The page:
REO Pays Tribute: Leeman Underwood

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Editor’s Note: We believe it is good and right to honor the men and women who have inspired, encouraged, and challenged us throughout our lives. REO Pays Tribute will be our ongoing attempt to do just that. We hope that our meager words will honor those to whom honor is due.

 

Leeman Underwood by Steve Lytle

It was probably 1972, the year Judy and I married, when I met Leeman Underwood, but I had heard about him before then. His daughter Gail was his oldest child and she was Judy’s cousin and best friend growing up. She was a senior at Free Will Baptist Bible College (Welch) when we were freshmen.

Leeman was born in Flat River (Park Hills), Missouri, but grew up in Fredericktown, Missouri, the son of Vester and Edith Underwood. He came to know Christ as a young man, and grew up in Copper Mines Free Will Baptist Church. Born in 1923, he joined the army and fought in World War II. His sister Lillian, two years younger, finished his 12th grade work in 1942 so that he could graduate from high school with his class.

When he returned from the war, Leeman married Laura Bayless, from Knob Lick, MO. They settled down in Fredericktown, where Leeman was employed in the lead mines and where they had four children: Gail, Greg, Sue, and Pam. He was ordained as a deacon at the Copper Mines Church. He and Judy’s mom frequently sang specials at church; he had a beautiful tenor voice, and she sang a strong alto.

When the mines began to close in the late 1950s, Leeman moved his family to East St. Louis, Illinois for a year and worked there. When he heard of jobs in Oak Ridge, Tennessee, he and Laura decided to move the family there, though it was a long way from southeast Missouri. They went to Oak Ridge in 1959, and began working at one of the nuclear energy plants in Oak Ridge, and worked there until his retirement. They moved into their house on Lancaster in 1965, and he has lived there ever since.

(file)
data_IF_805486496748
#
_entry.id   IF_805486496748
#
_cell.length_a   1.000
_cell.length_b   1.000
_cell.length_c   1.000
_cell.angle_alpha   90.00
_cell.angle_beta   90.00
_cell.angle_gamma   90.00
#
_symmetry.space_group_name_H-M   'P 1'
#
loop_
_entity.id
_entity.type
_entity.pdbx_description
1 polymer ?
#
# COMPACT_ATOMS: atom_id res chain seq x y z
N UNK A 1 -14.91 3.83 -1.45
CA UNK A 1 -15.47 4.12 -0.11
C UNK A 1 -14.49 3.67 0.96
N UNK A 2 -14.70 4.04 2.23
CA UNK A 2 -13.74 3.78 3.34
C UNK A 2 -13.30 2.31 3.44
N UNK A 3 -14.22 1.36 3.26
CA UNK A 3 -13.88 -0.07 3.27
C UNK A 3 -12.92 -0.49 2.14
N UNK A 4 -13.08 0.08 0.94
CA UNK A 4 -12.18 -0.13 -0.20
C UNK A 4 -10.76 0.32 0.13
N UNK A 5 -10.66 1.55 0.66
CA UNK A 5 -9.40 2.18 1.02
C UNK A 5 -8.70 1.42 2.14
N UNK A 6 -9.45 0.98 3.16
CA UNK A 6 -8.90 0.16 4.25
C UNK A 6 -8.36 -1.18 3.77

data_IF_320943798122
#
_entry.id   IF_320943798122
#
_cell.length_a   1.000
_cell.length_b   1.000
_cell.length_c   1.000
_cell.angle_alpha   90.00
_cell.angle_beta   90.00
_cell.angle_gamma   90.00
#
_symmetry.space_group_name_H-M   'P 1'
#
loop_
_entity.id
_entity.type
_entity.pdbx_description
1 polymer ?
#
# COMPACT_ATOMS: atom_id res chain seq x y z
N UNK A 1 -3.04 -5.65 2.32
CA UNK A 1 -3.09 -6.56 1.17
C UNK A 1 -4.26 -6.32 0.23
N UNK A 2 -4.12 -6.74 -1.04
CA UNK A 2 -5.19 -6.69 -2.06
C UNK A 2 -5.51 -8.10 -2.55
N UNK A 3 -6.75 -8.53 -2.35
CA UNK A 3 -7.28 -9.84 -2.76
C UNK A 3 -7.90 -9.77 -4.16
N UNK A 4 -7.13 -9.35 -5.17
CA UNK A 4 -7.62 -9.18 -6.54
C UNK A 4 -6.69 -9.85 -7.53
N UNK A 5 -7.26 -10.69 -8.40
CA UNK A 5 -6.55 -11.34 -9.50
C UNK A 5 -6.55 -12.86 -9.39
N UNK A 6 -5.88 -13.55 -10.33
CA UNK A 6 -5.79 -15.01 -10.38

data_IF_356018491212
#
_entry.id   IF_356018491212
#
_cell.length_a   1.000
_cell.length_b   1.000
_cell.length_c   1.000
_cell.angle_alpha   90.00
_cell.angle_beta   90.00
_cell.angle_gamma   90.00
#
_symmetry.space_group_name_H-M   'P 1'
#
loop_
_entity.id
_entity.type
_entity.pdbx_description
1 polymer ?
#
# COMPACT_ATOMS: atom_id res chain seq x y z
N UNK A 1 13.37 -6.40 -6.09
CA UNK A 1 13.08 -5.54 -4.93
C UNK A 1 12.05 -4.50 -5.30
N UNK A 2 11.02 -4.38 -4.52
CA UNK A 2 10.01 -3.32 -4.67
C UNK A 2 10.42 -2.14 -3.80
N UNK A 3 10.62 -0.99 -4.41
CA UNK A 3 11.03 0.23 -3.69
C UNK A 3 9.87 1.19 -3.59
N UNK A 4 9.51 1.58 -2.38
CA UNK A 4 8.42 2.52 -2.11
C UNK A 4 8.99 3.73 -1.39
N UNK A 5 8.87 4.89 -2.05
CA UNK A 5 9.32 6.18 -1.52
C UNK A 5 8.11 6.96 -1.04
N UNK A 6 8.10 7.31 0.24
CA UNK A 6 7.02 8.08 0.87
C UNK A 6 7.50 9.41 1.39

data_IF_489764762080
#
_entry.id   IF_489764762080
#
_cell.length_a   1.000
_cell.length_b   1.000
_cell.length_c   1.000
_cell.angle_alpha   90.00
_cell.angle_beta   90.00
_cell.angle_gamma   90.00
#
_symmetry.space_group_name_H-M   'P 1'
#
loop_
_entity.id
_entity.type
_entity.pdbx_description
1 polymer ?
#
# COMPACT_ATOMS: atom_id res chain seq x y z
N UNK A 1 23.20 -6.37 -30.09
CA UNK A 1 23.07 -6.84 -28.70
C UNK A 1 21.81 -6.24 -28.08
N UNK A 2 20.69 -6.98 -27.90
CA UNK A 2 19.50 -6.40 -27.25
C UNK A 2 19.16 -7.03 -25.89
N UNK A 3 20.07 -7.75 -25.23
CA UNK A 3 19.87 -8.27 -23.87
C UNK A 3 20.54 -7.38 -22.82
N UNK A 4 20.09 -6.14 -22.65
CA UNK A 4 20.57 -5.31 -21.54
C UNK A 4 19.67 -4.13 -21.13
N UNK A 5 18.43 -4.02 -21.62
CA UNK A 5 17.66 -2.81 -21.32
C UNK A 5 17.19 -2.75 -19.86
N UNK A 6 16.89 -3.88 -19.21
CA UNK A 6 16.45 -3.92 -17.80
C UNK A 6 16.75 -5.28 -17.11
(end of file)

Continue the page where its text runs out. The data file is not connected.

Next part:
Leeman, Laura, and the children attended the First Free Will Baptist Church in Oak Ridge, where he was elected as a deacon. They faithfully served there for over 50 years.

Leeman loved to travel. They frequently went back “home” to Missouri to visit his old home church, and his family and friends. He always enjoyed returning for his high school reunion. Some of his family went with him in 2016. He was one of two attending from the class of 1942.  Even closer to home in Oak Ridge, he  goes out on Saturdays with his daughter Sue for long drives to enjoy the beauty of the mountains. Cades Cove is still a favorite destination of his, to see the mountain vistas, and the wildlife there. On more than one occasion, Leeman and Laura woud travel to be with Judy and me for special missions services, and were faithful to support and pray for our ministry through the years.

Leeman was an extraordinary ordinary man. Quiet, mild mannered, kind, he loved his Lord and his church.  He loved his family; I don’t know if I’ve seen anyone else who loved his kids and grandchildren any more than Leeman did. There were pictures of them all over the house, and it seemed like every time we went to visit, some of the grandkids were always there. They loved hanging out with Grandma and Grandpa.

Judy and I visited the Underwoods numerous times over the years. We stayed in their home frequently when traveling for International Missions to visit churches in Missouri, North Carolina, and Tennessee.